A Wireless Bed Sensor for Monitoring Coughs ("MoniToux")
|The safety and scientific validity of this study is the responsibility of the study sponsor and investigators. Listing a study does not mean it has been evaluated by the U.S. Federal Government. Know the risks and potential benefits of clinical studies and talk to your health care provider before participating. Read our disclaimer for details.|
|ClinicalTrials.gov Identifier: NCT03177694|
Recruitment Status : Not yet recruiting
First Posted : June 6, 2017
Last Update Posted : August 15, 2018
Aging of the population is dramatically increasing the number of hospitalized patients, with the consequent challenges of limited medical personnel and resources in hospitals. Wireless technologies that create highly connected healthcare environments are developed to help hospitals address these issues, once these technologies are perfectly integrated in the hospital environment with respect to IT infrastructure for big data storage. Such devices have proven remarkable efficiencies in monitoring patients with high patient safety, data accuracy and security, which are essential to provide high quality patient care, reduce health-related costs and optimize the management of high numbers of patients.
Cough is the most common condition that results in a visit to the physician. Often coughs are benign, but sometimes can be the sign of exacerbations of a chronic respiratory disease. Exacerbations are defined in the Global Initiative for Chronic Obstructive Lung Disease (GOLD) document "as an acute event characterised by a worsening of the patient's respiratory symptoms that is beyond normal day-to-day variations and leads to a change in medication". It is assumed that, if coughs were remotely monitored, hospitals might be unburdened, patients would be empowered to self-manage their health, and that prevention of serious respiratory diseases might be facilitated, thus improving health outcomes. Unfortunately, remote monitoring for cough that rely on self-reporting is impractical, as patients do not record data very reliably. On the contrary, a bed sensor under the mattress connected to a medical data analysis platform might monitor patients' micro-movements at night and alert the medical staff as soon as there is a cough exacerbation.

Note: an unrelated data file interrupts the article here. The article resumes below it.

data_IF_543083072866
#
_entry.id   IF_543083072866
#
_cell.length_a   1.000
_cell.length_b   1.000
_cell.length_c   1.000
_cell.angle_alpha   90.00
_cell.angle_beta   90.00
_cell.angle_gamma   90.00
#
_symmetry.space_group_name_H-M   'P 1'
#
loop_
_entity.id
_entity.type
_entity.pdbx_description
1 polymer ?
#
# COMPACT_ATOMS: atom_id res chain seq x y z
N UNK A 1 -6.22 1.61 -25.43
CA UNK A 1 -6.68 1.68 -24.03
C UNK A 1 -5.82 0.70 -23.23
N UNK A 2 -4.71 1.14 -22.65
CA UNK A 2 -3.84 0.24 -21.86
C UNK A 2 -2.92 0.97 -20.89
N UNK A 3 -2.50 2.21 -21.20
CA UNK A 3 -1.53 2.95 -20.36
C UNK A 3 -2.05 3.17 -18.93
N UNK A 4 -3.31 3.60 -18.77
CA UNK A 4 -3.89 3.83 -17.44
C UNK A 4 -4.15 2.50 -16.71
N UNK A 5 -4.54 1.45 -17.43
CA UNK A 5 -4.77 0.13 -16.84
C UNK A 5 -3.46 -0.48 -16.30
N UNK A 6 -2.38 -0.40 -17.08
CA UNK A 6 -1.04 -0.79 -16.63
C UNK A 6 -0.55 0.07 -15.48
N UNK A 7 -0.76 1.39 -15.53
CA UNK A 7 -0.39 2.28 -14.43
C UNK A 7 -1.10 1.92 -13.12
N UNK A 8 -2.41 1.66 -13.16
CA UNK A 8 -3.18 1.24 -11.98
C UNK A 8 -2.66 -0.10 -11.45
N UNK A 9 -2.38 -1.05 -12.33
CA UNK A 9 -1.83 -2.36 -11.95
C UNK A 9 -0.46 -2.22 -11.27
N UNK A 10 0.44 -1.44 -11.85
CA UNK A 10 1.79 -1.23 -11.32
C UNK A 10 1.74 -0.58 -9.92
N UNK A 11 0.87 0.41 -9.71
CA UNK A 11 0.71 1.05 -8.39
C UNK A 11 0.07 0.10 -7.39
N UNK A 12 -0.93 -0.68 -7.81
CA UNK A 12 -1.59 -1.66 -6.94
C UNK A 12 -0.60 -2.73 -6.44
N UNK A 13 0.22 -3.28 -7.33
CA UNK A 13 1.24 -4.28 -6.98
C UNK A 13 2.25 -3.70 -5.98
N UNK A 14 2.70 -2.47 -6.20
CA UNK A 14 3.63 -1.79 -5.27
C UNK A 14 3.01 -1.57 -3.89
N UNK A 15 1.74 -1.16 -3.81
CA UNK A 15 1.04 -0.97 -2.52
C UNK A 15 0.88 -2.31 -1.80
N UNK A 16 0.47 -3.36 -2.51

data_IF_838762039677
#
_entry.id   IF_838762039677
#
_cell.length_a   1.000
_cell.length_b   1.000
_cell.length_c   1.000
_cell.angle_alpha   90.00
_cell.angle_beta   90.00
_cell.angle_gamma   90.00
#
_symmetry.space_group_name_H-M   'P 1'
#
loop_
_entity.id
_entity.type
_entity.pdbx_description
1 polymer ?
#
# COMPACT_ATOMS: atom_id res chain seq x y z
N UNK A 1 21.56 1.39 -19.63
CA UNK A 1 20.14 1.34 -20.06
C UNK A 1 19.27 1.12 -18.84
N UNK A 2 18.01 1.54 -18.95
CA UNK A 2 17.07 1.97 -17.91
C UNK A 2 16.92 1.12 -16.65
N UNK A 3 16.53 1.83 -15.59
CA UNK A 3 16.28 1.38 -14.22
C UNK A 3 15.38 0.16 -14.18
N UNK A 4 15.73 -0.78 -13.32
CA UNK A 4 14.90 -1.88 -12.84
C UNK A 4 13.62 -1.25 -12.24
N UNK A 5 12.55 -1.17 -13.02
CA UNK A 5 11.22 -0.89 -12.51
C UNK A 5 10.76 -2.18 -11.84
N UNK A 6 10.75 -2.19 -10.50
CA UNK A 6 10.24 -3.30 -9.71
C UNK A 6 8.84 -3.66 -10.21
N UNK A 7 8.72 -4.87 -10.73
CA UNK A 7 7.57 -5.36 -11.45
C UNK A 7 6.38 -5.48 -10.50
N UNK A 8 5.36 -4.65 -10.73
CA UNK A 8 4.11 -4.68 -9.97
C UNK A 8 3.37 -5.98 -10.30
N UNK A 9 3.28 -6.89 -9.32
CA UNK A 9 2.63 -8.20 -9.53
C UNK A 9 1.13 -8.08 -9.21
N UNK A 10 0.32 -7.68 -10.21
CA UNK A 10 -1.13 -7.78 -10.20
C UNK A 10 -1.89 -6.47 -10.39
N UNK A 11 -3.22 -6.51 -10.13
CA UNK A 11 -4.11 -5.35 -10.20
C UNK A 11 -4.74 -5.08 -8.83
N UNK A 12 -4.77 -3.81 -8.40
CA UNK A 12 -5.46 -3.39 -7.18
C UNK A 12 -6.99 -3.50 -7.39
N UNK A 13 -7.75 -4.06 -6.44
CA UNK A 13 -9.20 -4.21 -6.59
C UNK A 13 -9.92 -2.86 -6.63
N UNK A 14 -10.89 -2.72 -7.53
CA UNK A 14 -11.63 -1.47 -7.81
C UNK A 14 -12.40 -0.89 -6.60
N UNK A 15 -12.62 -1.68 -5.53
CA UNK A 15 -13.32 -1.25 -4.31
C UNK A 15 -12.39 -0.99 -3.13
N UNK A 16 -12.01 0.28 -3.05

|Condition or disease||Intervention/treatment|
|Chronic Obstructive Pulmonary Disease Respiratory Disease||Device: Wireless bed sensor|
The clinical study is designed as a prospective observational pilot study to evaluate the reliability of a wireless bed sensor and data analysis platform to monitor coughs in hospitalized patients with respiratory diseases.
The study includes three phases:
- Calibration phase: to determine the degree of coughs' homogeneity between patients. The control source of data will be an audio-video (AV) system consisting in a microphone and a polygraph to record cough events along with an infrared webcam to register patient's movements. At the end of the calibration period, the data generated by the device will be analysed to determine if the coughs are homogeneous or heterogeneous, according to patient follow-up and AV outcomes. The degree of homogeneity will allow establishing the correct number of patients to be followed in the interventional phase (estimated 20 patients) and to set a threshold to define when there is an exacerbation.
- Observational phase: to collect data in about 20 patients from both sources, namely the bed sensor and the AV system in the patient's hospital room. Data will be collected in parallel by the two systems during two consecutive nights for each patient.
3 Data analysis phase: to correlate bed sensor's signals with the AV recorded data. AV data as well computing will enable to determine the sensitivity and the selectivity of the device-generated signals.
|Study Type :||Observational|
|Estimated Enrollment :||20 participants|
|Official Title:||A Prospective Observational Pilot Study to Evaluate the Reliability and Usability of a Wireless Bed Sensor Connected to a Medical Data Analysis Platform to Monitor Coughs in Hospitalized Patients Suffering From Respiratory Diseases|
|Estimated Study Start Date :||October 1, 2018|
|Estimated Primary Completion Date :||March 31, 2019|
|Estimated Study Completion Date :||May 2019|
- Device: Wireless bed sensor
Remote data collection
- Measurement of the clinical performance and accuracy of the bed sensor and of the analysis platform to detect coughs [ Time Frame: 2 nights ]Comparison of the % of coughs detected by the connected device and the % of coughs detected by the AV system coupled to the polygraph recordings. Comparison of control and experimental groups will be performed using t-test for continuous variable. Difference with probability values > 0.05 will be considered insignificant.
- Patients' acceptance on the connected device [ Time Frame: 2 nights ]Determination of the level of acceptance of the device by patients by means of a patient questionnaire to provide feedback. Usability for patients will be assessed by the % rate of acceptance for the patients.
- Medical staff's satisfaction on both the device and the medical analysis platform (usability, data usage) [ Time Frame: 5 days ]Assessment of the satisfaction of the medical staff regarding the usability of the device and of the device-generated data by means of a health professional questionnaire to provide feedback. Usability for healthcare professionals will be assessed by the % rate of satisfaction for the healthcare professionals.